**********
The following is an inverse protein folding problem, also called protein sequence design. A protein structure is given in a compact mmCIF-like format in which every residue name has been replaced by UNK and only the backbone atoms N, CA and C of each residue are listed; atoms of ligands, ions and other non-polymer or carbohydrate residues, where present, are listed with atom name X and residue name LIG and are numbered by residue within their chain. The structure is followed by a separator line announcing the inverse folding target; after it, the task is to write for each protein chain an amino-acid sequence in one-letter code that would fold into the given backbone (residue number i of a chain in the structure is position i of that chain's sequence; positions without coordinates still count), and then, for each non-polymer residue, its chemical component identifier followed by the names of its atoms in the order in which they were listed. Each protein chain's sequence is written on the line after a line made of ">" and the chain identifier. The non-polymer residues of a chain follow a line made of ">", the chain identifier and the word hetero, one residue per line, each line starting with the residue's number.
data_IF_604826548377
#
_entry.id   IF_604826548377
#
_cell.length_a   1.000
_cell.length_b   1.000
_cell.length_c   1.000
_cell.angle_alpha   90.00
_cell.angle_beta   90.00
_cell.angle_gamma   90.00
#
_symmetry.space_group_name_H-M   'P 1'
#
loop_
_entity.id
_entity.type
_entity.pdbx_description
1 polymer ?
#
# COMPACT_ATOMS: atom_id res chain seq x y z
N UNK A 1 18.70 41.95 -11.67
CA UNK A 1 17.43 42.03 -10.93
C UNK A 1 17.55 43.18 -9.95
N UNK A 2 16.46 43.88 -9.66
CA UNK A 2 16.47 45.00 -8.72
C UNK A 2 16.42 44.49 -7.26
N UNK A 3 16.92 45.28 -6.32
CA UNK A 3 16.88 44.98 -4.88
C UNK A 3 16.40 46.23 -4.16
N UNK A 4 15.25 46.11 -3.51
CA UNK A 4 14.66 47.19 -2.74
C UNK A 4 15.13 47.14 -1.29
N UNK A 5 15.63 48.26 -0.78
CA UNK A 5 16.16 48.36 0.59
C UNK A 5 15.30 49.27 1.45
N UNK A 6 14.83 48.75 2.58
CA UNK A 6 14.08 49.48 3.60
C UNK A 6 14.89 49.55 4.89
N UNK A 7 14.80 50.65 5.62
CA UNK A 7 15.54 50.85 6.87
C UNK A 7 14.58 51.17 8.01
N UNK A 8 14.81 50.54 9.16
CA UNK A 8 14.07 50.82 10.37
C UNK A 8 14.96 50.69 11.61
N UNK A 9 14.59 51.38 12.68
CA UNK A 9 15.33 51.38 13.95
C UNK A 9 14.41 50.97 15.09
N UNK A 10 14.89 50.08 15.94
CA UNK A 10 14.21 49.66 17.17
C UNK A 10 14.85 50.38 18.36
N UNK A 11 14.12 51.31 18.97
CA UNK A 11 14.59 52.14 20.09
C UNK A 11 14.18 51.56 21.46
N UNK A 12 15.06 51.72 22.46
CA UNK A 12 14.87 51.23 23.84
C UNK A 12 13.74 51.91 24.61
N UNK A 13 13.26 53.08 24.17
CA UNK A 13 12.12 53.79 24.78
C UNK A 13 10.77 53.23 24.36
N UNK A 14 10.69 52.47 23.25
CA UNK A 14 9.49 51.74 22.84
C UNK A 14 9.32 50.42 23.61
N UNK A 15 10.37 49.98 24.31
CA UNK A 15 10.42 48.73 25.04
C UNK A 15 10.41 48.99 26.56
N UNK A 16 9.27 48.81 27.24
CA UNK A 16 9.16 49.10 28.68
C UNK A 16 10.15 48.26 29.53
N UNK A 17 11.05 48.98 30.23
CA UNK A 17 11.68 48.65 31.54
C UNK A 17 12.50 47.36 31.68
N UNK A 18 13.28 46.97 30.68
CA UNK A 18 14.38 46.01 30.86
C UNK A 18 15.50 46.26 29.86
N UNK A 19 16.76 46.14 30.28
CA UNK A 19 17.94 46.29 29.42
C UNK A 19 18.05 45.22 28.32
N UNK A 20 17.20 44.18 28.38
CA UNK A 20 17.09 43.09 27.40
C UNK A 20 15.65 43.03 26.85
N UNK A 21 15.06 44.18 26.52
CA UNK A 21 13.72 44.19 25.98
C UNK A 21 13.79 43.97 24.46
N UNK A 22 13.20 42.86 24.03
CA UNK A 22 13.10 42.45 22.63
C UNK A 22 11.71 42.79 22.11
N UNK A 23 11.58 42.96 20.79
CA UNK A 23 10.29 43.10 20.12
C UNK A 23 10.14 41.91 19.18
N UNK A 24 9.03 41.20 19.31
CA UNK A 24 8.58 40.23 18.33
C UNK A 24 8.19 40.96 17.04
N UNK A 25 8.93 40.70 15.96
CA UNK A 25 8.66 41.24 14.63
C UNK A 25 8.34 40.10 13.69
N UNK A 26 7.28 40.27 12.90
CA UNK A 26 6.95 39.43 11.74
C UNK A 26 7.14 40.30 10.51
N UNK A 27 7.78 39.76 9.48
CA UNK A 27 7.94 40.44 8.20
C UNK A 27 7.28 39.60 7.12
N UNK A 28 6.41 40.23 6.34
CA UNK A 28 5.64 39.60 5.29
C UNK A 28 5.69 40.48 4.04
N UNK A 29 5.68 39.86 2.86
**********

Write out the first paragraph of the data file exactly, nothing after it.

The following is an inverse protein folding problem, also called protein sequence design. A protein structure is given in a compact mmCIF-like format in which every residue name has been replaced by UNK and only the backbone atoms N, CA and C of each residue are listed; atoms of ligands, ions and other non-polymer or carbohydrate residues, where present, are listed with atom name X and residue name LIG and are numbered by residue within their chain. The structure is followed by a separator line announcing the inverse folding target; after it, the task is to write for each protein chain an amino-acid sequence in one-letter code that would fold into the given backbone (residue number i of a chain in the structure is position i of that chain's sequence; positions without coordinates still count), and then, for each non-polymer residue, its chemical component identifier followed by the names of its atoms in the order in which they were listed. Each protein chain's sequence is written on the line after a line made of ">" and the chain identifier. The non-polymer residues of a chain follow a line made of ">", the chain identifier and the word hetero, one residue per line, each line starting with the residue's number.